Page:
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The United States attorney general overstepped his bounds when he tried to stop the state of Oregon from implementing its 1997 physician-assisted suicide bill, the Supreme Court ruled Tuesday in a 6-3 decision.

In 2001, Attorney General John Ashcroft issued a directive "that assisting suicide is not a 'legitimate medical purpose' … and that prescribing, dispensing, or administering federally controlled substances to assist suicide violates the CSA [Controlled Substances Act]."

Using such drugs to assist with suicide could lead to "suspension or revocation" of a doctor's medical license, Ashcroft wrote.

Writing for the majority, Supreme Court Justice Anthony M. Kennedy said the Controlled Substances Act did not give Ashcroft "such broad and unusual authority." The attorney general, the Court said, has no expertise in medical matters.

"The statute and our case law amply support the conclusion that Congress regulates medical practice insofar as it bars doctors from using their prescription-writing powers as a means to engage in illicit drug dealing and trafficking as conventionally understood," Kennedy wrote. "Beyond this, however, the statute manifests no intent to regulate the practice of medicine generally."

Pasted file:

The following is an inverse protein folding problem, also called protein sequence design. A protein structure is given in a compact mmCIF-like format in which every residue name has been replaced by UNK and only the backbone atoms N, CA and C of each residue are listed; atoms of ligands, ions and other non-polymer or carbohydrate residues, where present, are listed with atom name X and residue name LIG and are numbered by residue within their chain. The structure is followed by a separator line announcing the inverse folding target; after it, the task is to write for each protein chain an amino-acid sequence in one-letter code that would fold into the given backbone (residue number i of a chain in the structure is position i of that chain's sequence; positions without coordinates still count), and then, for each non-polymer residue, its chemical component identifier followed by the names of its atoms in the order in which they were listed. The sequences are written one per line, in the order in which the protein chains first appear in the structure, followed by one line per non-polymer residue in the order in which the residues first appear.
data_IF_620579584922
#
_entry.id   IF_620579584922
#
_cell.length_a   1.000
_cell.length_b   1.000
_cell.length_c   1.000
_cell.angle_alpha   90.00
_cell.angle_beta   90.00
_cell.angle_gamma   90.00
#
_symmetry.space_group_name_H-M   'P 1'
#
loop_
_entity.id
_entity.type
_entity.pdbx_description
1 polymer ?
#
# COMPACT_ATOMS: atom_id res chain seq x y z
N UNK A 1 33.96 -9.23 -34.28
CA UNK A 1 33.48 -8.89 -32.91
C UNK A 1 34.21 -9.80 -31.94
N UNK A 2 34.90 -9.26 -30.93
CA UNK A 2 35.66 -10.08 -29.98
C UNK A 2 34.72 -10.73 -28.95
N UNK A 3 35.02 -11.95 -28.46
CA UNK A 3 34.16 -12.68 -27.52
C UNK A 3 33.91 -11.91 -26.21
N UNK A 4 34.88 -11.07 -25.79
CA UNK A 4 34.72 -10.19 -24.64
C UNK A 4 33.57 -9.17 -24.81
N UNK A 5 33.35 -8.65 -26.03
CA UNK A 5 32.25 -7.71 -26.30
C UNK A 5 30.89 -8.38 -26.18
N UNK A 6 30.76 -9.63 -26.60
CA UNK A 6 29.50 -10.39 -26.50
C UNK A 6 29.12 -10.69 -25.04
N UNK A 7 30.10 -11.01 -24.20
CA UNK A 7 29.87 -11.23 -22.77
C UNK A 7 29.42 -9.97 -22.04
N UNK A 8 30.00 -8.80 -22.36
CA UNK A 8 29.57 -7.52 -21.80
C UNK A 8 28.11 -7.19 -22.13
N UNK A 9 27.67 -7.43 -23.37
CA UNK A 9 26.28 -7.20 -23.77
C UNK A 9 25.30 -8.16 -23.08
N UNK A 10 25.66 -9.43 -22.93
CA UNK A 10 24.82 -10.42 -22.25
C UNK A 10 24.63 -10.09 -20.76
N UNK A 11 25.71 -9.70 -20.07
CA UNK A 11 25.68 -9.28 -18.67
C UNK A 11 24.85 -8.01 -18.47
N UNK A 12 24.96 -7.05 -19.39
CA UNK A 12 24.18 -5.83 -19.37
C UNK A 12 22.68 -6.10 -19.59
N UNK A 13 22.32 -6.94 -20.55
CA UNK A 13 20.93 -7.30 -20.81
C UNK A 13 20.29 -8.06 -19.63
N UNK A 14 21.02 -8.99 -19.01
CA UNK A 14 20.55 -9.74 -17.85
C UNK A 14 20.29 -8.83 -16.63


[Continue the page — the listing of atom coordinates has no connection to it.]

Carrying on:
In his dissent, Justice Antonin Scalia argued that the CSA's "legitimate medical purpose" clause is not limited to the regulation of illicit drugs.

"If the term 'legitimate medical purpose' has any meaning, it surely excludes the prescription of drugs to produce death," Scalia wrote.

Scalia was joined by Justice Clarence Thomas and Chief Justice John Roberts, for whom this was his first dissent.

Thomas wrote an additional dissent, noting that last year's Gonzales v. Raich decision, which allowed Congress to ban the medical ...

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